|01.25.11 at 4:58 pm ET|
While the Red Sox have not ruled out any more signings this offseason, a team source on Tuesday characterized it as “doubtful” that the team would sign a pitcher to a major league contract. That echoes the thoughts of GM Theo Epstein earlier this month.
‘For the most part we feel good about the team we’re bringing to spring,’ Epstein said in mid-January. “I think our big moves are probably over, but you never say never.”
The Red Sox were reported by Maureen Mullen of CSNNE.com (via twitter) to have interest in left-hander Joe Beimel, but if the Sox are indeed pursuing the southpaw specialist, it is unlikely that the team would be offering him anything other than a minor league contract.
Beimel, 33, made 71 appearances for the Rockies last season, posting a 3.40 earned run average and a 1.36 WHIP over 45 innings. He finished the season with 21 holds and one blown save. Over the last three years, he has a 3.01 ERA in 149 1/3 innings, having punched out 5.3 batters per nine innings with a 1.6 strikeout-to-walk rate, establishing him as a lefty specialist who gets southpaws out with bad contact rather than strikeouts.
Beimel has signed late in spring training in each of the last two seasons, having agreed to a one-year, $850,000 deal with the Rockies last March 23 and having signed with the Nationals on a one-year deal on March 18, 2009.
Though he signed late last year in spring training, the Rockies had actually acquired him from the Nationals at the July 31 trade deadline in 2009. The journeyman has also pitched in the Rangers, Pirates, Twins, Rays and Dodgers organizations. Over his 10-year career, Beimel has tossed 562 1/3 innings through 532 appearances. He’s compiled a 4.16 ERA and 1.48 career WHIP with 315 strikeouts.
|01.25.11 at 2:01 pm ET|
Wade Boggs and Cal Ripken added to their Hall of Fame resumes. The two players, whose careers landed them spots in Cooperstown, were elected to the International League Hall of Fame for their excellence while in Triple-A.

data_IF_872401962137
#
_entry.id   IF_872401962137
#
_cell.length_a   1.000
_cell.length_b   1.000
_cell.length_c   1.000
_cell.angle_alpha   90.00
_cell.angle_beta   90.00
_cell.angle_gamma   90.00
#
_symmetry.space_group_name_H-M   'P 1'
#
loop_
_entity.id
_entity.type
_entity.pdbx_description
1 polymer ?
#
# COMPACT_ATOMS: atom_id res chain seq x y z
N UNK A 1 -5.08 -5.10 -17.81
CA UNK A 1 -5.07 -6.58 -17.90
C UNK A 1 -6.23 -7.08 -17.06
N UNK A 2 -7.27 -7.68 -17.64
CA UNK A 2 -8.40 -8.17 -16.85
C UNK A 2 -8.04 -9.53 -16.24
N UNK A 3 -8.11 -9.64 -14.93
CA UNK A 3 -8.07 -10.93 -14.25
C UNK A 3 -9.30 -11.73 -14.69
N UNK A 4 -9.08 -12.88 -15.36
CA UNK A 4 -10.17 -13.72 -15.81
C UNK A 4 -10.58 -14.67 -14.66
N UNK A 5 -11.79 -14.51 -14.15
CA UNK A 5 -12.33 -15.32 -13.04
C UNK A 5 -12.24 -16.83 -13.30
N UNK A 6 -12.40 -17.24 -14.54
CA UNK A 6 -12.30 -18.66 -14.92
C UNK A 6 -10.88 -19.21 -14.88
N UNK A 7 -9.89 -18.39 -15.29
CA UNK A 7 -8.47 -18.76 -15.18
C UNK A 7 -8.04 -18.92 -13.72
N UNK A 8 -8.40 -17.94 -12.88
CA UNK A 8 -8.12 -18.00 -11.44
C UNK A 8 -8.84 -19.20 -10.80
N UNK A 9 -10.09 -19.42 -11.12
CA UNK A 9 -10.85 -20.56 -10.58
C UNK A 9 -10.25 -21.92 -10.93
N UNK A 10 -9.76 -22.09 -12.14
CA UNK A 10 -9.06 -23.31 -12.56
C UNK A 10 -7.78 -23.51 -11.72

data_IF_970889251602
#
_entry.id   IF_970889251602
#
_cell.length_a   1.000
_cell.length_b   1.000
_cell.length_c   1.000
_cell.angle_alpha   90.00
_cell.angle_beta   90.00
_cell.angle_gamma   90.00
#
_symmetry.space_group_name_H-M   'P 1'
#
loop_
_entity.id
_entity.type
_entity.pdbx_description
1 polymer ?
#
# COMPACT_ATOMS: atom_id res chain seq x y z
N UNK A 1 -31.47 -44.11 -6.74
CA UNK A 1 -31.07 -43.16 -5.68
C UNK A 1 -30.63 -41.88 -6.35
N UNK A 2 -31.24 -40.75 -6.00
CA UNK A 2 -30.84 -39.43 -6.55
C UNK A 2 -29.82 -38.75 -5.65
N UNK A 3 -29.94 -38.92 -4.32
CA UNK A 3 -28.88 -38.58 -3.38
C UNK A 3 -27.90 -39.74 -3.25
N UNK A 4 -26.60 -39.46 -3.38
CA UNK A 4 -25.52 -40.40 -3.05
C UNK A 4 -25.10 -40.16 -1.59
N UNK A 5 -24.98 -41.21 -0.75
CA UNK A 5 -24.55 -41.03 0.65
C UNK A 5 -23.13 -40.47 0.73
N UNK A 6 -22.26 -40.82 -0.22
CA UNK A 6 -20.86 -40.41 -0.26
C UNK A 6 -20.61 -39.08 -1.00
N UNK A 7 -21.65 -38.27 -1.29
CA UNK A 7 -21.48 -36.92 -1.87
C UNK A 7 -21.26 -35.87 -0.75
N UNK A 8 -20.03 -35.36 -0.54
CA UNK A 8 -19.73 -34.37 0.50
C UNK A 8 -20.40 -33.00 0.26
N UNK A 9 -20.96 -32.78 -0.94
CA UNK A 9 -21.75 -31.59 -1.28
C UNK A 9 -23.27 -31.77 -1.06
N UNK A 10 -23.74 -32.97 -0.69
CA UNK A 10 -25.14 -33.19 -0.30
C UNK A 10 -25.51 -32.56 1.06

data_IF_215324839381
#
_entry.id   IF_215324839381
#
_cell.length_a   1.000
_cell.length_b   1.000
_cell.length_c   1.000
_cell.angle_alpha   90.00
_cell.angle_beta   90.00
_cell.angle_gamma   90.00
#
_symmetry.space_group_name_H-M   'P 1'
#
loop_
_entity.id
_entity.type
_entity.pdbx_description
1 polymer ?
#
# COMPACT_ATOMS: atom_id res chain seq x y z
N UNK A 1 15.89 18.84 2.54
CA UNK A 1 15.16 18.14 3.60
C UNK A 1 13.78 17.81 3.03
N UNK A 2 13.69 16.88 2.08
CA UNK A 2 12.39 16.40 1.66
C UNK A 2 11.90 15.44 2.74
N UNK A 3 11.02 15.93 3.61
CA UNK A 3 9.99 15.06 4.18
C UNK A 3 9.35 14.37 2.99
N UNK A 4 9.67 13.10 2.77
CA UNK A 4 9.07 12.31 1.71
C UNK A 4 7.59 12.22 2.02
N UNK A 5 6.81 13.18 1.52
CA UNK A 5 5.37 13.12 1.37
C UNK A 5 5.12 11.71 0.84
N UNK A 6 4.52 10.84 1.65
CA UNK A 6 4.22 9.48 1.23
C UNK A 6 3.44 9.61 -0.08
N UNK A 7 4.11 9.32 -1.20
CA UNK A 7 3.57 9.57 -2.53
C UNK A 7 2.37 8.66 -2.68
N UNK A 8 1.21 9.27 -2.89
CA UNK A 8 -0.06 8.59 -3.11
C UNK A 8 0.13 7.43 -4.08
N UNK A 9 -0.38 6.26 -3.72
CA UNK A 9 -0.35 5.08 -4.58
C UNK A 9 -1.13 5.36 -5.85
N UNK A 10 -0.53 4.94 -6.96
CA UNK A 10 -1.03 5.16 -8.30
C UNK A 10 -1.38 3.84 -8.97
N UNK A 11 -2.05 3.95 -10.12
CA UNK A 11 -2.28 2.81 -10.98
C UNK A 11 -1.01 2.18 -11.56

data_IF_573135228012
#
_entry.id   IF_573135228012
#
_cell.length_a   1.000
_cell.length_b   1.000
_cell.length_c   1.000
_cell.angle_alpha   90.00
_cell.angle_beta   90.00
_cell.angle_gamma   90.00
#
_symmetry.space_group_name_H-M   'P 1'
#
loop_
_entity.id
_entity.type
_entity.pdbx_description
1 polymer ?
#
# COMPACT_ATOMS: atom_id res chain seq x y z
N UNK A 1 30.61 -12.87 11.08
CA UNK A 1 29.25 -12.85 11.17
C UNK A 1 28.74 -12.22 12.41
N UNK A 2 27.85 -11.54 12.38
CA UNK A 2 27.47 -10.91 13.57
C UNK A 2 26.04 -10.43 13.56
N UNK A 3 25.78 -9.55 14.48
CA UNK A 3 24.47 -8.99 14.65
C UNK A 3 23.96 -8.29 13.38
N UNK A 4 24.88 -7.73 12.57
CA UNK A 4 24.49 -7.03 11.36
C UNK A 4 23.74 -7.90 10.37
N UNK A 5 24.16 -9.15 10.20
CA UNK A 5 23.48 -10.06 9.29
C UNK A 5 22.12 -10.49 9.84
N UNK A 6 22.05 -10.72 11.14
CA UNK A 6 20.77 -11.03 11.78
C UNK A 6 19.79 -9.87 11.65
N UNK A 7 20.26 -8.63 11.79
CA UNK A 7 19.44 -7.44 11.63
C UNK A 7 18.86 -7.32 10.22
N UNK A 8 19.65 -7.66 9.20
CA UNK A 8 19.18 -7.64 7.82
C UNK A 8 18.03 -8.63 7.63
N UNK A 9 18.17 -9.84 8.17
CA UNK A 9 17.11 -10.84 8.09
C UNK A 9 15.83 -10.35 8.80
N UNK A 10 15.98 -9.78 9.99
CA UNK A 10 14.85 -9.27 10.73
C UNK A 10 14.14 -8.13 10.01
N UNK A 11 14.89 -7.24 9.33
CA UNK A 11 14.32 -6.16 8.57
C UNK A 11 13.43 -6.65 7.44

Boggs spent both 1980 and 1981 in Pawtucket, where he hit .322 with a .418 OBP, .416 slugging mark and .834 OPS. He hit just six homers in Triple-A, but in 1981, he developed extra-base power as a 23-year-old, hitting 41 doubles for the PawSox. In 1980, he hit .306, losing the batting title by .0007 points. He then led the International League in average (.335) and doubles in 1981.
Ripken joined Boggs in the International League in 1981, hitting .288 (fourth in the league) with a .383 OBP, .535 slugging mark and .919 OPS with 23 homers and 75 RBI, finishing in the top five in most offensive categories despite being — at age 20 — the youngest position player in the International League.
Boggs and Ripken both participated in the epic 33-inning game between the PawSox and the Rochester Red Wings, the longest game in the history of organized professional baseball. The first 32 innings took place on April 18 before the contest was finished on June 23, when Pawtucket plated a run to claim a 3-2 walkoff win.
Boggs and Ripken were joined in this year’s International League Hall of Fame class by former Yankees prospect Steve Balboni, remembered for prodigious home runs and an equally prodigious mustache. Balboni led the Interational League in 1981 with 33 homers and 98 RBI while hitting .247/.337/.532/.870 for Columbus. Balboni played parts of the next two years in Triple-A as well, hitting a league-leading 32 homers (in just 83 games) in 1982 and 27 in 1983.
Boggs will be inducted formally into the Hall of Fame at Pawtucket’s McCoy Stadium sometime in the coming season.
|01.25.11 at 8:32 am ET|
* – Doesn’t matter for the time being: Pedroia has faced now-teammate John Lackey 30 times in his career without striking out, the most plate appearances by any batter against Lackey without a strikeout.
* – Pedroia hit three home runs on June 24 in Colorado last season. It was the first three-homer game of his career and the first one ever by a Red Sox second baseman on the road, and the first anywhere by a Sox’ second sacker since Hall of Famer Bobby Doerr hit three in 1950 at Fenway. It was the first time that an opposing middle infielder had ever hit three bombs in a game against the Rockies, home or away.
Note this: It was just the sixth time that a Red Sox infielder has hit three home runs in a road game, the last one being Bill Mueller’s three jacks at Texas during the 2003 season.